That Noble Fury is the brainchild of songwriters, singers, and multi-instrumentalists Anthony Blaha and Tom Fellows who met on their first day as students at Johns Hopkins University over their mutual interest in rock and pop music.
Reminiscent of other famed creative duos, the pair’s debut album, That Noble Fury, is a musical magical mystery tour ranging from the whimsical pop of “My Elephant” to the jagged angularity of “Parachute Jumper,” from the radio-ready The Killers-meet-Squeeze romance of “License to Kiss” to the chamber-pop suite of “Nice to See You Alive,” the latter of which comes complete with a faux “Carmen” flamenco interpolation of the Partridge Family’s “I Think I Love You” and an improvised burlesque outro nicknamed “Welcome To My Island.”
Call it heady pop. What else would you expect from a pair of college alumni, one who majored in mathematics and economics, with a minor in entrepreneurship and management and Italian studies (Tom), while the other studied theatre under the legendary John Astin and graduated from the school’s prestigious writing seminars department with a classics minor (Anthony)?
That Noble Fury’s self-titled debut is a musical message in a bottle, confronting issues of modern-day isolation, alienation, and loneliness. The album boasts an eclectic palette that packs the stacked harmonies and complex arrangements of the Beatles and Queen with the moody alternative angst of Smashing Pumpkins, striving to connect and find a common culture through a wide scope redolent of modern rockers such as MGMT, Foster the People, Arcade Fire, and Spoon.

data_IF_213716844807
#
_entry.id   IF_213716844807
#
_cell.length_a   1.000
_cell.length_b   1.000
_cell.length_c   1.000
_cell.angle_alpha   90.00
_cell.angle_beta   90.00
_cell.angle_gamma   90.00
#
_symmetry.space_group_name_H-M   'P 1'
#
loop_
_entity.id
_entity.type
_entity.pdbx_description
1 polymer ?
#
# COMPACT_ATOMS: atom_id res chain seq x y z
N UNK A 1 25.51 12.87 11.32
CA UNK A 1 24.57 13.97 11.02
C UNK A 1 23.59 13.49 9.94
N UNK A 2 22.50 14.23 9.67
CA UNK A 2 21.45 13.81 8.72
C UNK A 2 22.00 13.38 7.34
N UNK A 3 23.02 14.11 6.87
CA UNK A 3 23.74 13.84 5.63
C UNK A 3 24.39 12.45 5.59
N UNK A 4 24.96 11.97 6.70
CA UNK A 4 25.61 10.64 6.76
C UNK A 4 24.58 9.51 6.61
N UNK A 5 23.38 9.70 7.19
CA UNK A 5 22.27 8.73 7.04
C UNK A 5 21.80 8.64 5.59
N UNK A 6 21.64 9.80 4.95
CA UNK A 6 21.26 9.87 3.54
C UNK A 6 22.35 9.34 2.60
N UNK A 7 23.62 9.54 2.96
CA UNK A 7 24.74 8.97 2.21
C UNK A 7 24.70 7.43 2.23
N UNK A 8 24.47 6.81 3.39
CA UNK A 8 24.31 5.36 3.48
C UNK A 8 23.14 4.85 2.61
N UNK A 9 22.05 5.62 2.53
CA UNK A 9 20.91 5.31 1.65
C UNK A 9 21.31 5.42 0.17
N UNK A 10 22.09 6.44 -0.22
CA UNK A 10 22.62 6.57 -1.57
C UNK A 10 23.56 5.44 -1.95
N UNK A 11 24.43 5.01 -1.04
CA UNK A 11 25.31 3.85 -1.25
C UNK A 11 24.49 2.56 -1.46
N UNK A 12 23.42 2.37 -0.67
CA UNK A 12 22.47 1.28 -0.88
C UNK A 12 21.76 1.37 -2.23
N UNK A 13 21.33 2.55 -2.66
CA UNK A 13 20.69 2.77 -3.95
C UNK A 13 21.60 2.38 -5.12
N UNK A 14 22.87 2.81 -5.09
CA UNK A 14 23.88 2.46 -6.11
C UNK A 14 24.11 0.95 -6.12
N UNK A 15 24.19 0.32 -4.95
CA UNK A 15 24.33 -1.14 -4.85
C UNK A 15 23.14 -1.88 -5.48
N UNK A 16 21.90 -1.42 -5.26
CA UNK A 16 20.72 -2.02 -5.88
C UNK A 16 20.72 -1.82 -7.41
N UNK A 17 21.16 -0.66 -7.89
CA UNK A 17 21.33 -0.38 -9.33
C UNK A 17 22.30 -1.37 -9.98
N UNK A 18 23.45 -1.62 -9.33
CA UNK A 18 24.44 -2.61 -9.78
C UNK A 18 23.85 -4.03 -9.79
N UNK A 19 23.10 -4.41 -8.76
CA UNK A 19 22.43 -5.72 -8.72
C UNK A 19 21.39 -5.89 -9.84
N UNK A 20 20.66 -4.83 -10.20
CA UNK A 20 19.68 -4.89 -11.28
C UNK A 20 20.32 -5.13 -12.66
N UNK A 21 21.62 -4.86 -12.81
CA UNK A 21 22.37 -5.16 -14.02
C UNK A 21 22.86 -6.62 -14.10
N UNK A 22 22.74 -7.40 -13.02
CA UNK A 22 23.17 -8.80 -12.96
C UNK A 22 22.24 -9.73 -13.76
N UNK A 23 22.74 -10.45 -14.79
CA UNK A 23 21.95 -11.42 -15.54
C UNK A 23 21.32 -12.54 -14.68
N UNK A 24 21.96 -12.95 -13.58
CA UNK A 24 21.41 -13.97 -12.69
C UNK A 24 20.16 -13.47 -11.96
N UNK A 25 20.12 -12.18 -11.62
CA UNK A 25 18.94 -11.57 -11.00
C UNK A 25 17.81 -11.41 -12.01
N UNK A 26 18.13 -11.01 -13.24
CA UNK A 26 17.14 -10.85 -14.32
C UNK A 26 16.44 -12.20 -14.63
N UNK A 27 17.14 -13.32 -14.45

“I love albums you can listen to and get lost in for an hour,” says Anthony, who grew up playing a second-hand piano and making recordings in his bedroom in rural Pennsylvania. “Each song stands on its own, but this album is meant to be experienced as a whole and, hopefully, you come out of it feeling a little different, either viscerally or mentally: starting in one place and ending in another.”
That is exactly what the listener experiences throughout That Noble Fury. The album opens with “Parachute Jumper,” the story of a young man who goes into the army, and moves through fourteen tracks like the darkly sensual “Room By Room”, the cabaret-punk of “Boy Get Back”, the poppy piano and string combination of “In California”, and ends with the haunting “Sail On” and its ensuing rush of strings and electronics which bring the album to a climactic close.
“Each song takes on its own persona,” adds Tom, who began playing piano in fourth grade and went on to pick up the guitar and sing in a cappella groups in high school and then college. “They’re really about ourselves and our growth, the different experiences we’ve had with friends and loves, and the changes we’ve gone through.”
One hears that perspective in “Charlie” or the acoustic “Stars and Stars,” with their intimations of how the past impacts the present, as the lingering presence of those long gone continues to influence the living.
“John Lennon died in 1980, before I was born,” relates Anthony, “and he is still the single most important artistic influence on my life. Even though I never actually met him, I still have this connection and ‘ownership’ of him through his work, which is both real and not real.”